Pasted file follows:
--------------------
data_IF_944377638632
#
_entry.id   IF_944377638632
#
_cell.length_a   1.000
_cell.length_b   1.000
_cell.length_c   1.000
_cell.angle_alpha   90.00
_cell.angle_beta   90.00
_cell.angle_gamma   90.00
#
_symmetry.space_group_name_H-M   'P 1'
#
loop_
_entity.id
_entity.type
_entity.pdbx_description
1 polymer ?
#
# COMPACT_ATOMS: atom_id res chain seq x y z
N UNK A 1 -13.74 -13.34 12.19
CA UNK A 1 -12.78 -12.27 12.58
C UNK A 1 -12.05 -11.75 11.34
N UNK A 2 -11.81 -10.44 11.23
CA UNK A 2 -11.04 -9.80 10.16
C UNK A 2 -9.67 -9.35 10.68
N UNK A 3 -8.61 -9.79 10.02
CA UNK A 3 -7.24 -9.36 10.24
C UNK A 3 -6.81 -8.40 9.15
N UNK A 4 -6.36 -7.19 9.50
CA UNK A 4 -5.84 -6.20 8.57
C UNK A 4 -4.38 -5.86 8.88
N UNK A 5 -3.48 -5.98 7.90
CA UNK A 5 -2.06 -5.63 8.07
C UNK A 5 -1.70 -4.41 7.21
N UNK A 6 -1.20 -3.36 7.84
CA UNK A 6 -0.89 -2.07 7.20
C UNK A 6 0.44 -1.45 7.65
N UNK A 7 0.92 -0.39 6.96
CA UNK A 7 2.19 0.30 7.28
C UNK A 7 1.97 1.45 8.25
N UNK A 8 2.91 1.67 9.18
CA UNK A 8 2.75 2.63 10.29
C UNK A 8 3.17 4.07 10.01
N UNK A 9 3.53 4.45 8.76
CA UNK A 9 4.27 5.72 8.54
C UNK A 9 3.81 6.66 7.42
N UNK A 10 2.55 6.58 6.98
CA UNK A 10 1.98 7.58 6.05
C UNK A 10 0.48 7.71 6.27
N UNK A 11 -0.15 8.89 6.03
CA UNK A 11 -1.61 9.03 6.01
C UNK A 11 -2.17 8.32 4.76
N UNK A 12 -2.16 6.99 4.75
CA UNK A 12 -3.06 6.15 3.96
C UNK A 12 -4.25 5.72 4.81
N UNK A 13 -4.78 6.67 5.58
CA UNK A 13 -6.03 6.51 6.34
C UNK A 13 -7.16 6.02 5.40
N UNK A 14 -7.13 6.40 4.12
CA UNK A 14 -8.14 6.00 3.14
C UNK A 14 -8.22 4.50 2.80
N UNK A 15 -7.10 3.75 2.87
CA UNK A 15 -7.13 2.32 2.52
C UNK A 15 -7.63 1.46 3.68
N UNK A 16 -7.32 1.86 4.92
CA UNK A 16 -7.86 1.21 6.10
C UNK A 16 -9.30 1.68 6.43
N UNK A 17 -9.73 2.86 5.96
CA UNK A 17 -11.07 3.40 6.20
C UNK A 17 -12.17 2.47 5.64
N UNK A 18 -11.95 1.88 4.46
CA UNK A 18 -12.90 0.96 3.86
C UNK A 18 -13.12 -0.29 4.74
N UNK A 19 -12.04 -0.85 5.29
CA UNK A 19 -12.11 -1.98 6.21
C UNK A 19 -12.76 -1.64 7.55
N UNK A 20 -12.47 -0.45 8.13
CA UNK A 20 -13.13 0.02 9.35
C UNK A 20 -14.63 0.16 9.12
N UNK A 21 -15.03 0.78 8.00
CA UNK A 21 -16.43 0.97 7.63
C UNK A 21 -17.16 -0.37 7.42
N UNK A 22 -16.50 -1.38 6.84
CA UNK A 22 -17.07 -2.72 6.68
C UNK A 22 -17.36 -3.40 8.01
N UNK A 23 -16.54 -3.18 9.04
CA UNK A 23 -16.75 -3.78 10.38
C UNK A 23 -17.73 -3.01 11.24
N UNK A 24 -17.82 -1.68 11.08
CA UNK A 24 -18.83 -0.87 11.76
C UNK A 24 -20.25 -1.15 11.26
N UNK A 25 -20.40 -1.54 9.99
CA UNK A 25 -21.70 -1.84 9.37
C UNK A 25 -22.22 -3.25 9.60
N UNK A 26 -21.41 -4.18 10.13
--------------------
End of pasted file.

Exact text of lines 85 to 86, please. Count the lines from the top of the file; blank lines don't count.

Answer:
CA UNK A 22 -17.07 -2.72 6.68
C UNK A 22 -17.36 -3.40 8.01